rational drug users

I recently read a nice paper, in which the authors make the point that if drugs are legalized, they might be made legal in a strategic way to help reluctant addicts to escape from compulsion while allowing more considerate drug users to still get high.

Their suggestion is that drugs should be legalized but unable to be purchased immediately. The idea is that the rational and in control drug user will plan ahead and so never penalized by this rule. The addict however, who bounces from craving to craving, would be protected by the fact that he could never satisfy a sudden craving. The authors put the point this way,

Another situation with similar characteristics is drug use. Scholars
recognize that “craving is a motivational state . . . equated with the subjective
desire for the effects of a drug.”123 Craving, like depression, not
only motivates certain behaviors, but it crowds out virtually all considerations
other than, in this case, drug taking. In a neurological study
of addiction, Frawley refers to a “process of . . . increasing the behavior
that facilitates drug or alcohol use and eliminating behavior that
interferes with or does not lead to drug or alcohol use. This leads to a
kind of ‘tunnel vision’ on the part of the addict.”124 This effect is most
dramatically evident in the behavior of cocaine addicts, who report
that “virtually all thoughts are focused on cocaine during binges;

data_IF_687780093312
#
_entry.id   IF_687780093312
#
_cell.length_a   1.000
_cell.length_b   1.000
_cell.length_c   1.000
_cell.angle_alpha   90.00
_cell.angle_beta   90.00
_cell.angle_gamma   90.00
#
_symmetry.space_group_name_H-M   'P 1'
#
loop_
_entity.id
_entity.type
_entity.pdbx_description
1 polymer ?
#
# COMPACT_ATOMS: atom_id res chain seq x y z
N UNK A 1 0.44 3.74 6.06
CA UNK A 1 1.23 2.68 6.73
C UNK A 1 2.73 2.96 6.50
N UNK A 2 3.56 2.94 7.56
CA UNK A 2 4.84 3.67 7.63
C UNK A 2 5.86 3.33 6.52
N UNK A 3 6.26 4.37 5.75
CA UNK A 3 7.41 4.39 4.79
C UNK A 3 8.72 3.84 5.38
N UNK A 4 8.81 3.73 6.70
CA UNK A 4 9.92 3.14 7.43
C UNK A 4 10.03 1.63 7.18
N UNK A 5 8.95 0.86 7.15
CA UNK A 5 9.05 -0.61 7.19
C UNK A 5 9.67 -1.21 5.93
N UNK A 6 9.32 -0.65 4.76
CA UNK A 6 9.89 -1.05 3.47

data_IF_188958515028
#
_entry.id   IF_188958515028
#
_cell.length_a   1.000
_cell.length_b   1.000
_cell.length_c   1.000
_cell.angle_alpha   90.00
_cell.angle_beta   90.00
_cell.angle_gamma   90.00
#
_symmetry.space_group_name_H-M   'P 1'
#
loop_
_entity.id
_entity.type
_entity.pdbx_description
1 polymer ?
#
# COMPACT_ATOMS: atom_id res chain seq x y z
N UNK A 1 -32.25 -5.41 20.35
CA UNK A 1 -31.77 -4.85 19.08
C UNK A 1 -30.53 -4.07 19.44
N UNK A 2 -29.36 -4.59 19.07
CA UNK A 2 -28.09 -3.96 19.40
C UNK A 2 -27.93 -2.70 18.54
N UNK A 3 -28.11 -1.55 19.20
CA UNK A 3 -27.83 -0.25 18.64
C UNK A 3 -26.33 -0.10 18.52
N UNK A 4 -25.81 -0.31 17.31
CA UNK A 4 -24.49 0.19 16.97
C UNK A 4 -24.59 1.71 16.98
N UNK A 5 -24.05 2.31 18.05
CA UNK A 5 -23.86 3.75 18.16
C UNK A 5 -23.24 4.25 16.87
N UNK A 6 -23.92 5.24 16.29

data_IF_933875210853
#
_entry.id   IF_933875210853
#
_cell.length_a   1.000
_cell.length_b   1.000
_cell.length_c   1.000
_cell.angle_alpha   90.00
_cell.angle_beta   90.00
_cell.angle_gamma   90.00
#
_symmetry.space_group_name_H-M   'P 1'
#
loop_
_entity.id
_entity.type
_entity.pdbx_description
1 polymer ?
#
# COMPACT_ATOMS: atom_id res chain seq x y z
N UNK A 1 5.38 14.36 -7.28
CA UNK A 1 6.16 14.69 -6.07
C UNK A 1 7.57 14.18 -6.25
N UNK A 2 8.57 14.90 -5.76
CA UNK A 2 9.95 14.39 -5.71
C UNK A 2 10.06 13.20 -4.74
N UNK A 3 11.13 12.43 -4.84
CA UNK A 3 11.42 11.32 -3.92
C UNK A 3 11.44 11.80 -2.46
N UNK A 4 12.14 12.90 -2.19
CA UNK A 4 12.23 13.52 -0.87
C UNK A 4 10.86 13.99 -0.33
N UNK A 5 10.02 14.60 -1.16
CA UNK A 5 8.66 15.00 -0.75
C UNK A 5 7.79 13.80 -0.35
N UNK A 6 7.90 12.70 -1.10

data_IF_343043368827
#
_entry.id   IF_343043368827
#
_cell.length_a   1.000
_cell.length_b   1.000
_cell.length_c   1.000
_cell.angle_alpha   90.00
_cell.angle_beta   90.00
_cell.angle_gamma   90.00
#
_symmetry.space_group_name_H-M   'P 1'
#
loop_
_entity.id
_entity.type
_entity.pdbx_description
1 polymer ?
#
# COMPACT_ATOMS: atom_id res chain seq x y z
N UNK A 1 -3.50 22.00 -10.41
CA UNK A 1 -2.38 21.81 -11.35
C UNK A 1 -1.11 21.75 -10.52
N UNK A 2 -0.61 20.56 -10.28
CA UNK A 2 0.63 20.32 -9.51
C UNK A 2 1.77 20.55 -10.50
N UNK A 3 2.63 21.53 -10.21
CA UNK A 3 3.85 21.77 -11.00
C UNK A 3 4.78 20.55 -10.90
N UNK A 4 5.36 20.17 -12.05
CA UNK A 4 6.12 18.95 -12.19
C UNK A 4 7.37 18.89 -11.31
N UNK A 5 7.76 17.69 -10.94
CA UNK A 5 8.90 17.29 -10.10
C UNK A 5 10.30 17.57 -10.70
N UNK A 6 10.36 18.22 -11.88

nourishment, sleep, money, loved ones, responsibility, and survival
lose all significance.”125

An interesting feature of craving is that it drastically affects people’s
decisions about present actions, but has comparatively little effect
on decisions involving only future outcomes. Thus, an addict
might be willing to pay a tremendous amount to obtain a drug immediately,
but would not agree to pay such a large amount for the drug
in the future.126 This suggests a policy lever less drastic than banning
drugs and more asymmetrically paternalistic: dispense drugs legally
with a mandatory waiting period (much as a pharmacy takes time to
fill a prescription).127 This kind of forced waiting provides a way to
protect the future self from the craving current self. Since perfectly
rational users will plan ahead, the forced delay imposes little cost and
it may benefit drug users who are able to make comparatively rational
decisions for the future.

I’m not sure what I think about this point, but I guess the general idea is that the addict wouldn’t buy drugs in the middle of a craving because it would do nothing to end the craving. He would then face his purchase decision under more rational lights later after the craving has passed.



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